General public awareness and views of community pharmacy services in Scotland: the 'first port of call' study.
Stewart, Derek C.
MetadataShow full item record
MACLURE, K., CRAIG, G., BOYTER, A., MACLURE, A., POWER, A., OSPREY, A., MCGREGOR, A. and STEWART, D. 2018. General public awareness and views of community pharmacy services in Scotland: the 'first port of call' study. Presented at the 47th European symposium on clinical pharmacy (ESCP 2018): personalised pharmacy care, 24-26 October 2018, Belfast, UK.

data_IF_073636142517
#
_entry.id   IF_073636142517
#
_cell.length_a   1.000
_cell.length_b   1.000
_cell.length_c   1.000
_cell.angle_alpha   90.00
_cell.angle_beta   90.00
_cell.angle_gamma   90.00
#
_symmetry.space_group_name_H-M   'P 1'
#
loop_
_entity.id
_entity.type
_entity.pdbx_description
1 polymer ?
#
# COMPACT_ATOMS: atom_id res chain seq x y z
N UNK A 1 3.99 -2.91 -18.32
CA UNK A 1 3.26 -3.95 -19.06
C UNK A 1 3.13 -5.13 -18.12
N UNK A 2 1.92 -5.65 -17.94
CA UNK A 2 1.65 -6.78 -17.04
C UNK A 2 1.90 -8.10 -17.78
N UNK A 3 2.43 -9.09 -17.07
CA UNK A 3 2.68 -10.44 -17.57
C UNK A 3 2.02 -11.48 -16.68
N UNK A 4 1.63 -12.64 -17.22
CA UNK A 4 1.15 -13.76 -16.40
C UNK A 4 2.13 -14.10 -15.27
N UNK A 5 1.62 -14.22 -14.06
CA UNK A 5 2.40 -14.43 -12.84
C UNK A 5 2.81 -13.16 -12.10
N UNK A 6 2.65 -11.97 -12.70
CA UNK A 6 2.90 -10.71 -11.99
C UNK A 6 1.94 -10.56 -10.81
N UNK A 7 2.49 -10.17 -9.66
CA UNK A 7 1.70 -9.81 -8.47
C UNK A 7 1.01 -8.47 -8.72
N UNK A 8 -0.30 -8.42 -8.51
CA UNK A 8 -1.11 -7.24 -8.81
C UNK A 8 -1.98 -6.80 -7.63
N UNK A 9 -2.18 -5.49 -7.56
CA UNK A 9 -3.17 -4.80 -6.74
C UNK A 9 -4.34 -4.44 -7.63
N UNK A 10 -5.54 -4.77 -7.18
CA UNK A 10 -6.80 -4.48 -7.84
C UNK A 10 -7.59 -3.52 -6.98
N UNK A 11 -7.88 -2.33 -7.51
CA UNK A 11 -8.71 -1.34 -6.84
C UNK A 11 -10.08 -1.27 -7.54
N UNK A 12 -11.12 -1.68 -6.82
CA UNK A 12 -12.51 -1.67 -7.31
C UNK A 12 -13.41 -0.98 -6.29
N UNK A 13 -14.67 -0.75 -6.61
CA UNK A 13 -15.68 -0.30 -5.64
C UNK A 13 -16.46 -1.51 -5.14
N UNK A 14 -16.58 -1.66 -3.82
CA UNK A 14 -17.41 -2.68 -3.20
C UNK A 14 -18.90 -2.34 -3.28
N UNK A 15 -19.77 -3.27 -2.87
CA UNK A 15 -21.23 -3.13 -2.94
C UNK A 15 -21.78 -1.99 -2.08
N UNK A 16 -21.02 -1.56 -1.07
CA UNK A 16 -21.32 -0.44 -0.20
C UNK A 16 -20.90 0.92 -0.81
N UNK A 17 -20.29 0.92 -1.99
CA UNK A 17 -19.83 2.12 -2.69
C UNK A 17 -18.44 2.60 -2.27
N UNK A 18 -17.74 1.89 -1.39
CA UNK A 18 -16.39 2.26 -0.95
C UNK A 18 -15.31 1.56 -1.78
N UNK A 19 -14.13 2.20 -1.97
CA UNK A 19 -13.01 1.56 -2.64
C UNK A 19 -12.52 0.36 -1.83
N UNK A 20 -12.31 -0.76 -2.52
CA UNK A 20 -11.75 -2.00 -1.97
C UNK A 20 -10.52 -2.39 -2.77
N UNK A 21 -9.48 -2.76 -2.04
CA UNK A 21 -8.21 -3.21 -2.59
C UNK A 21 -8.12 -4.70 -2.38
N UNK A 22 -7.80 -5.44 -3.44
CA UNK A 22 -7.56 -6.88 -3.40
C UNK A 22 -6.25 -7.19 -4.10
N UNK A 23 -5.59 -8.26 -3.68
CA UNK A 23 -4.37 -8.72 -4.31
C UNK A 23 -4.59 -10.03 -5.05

Background: The recently published 'Achieving Excellence in Pharmaceutical Care: a Strategy for Scotland' urges community pharmacy (CP) to make itself the 'first port of call' for healthcare advice. Purpose: To explore the Scottish general public's awareness of CP services and their openness to consider CP their 'first port of call' for health care advice. Methods: A Scotland-wide survey was administered up to 20 times in each of 117 CPs by pre-registration pharmacy graduates. It included Likert scales of attitudinal statements with items developed from existing literature. Ethical approval had been gained. Results: To date, the 2260 surveys have been completed from 117 CPs giving a response rate of 96.5%. Varying ages and standards of health are represented. Respondents were aware CPs 'are contracted to the NHS' (87.4%) and that 'pharmacists with an additional qualification can diagnose and prescribe' (53.3%). 87.6% would likely/very likely view CP as their 'First port of Call' for common illnesses. However, 71.4% were unlikely/very unlikely to approach CP with 'more serious symptoms'. Intentions for 'monitor or review of regular medicines' were less clear (unlikely/very unlikely (38.2%) against likely/very likely (35.1%)). 44% lacked an awareness of CP services in general. 75.3% indicated the pharmacist 'should have access to read and update relevant parts of my electronic health record' and pharmacist access to electronic records would make 67.8% more likely to view CP as a 'first port of call' for health issues. Conclusions: This Scotland-wide survey indicated the general public's positivity and openness to access community pharmacy services, however, being recognised as a 'First Port of Call' may require awareness raising.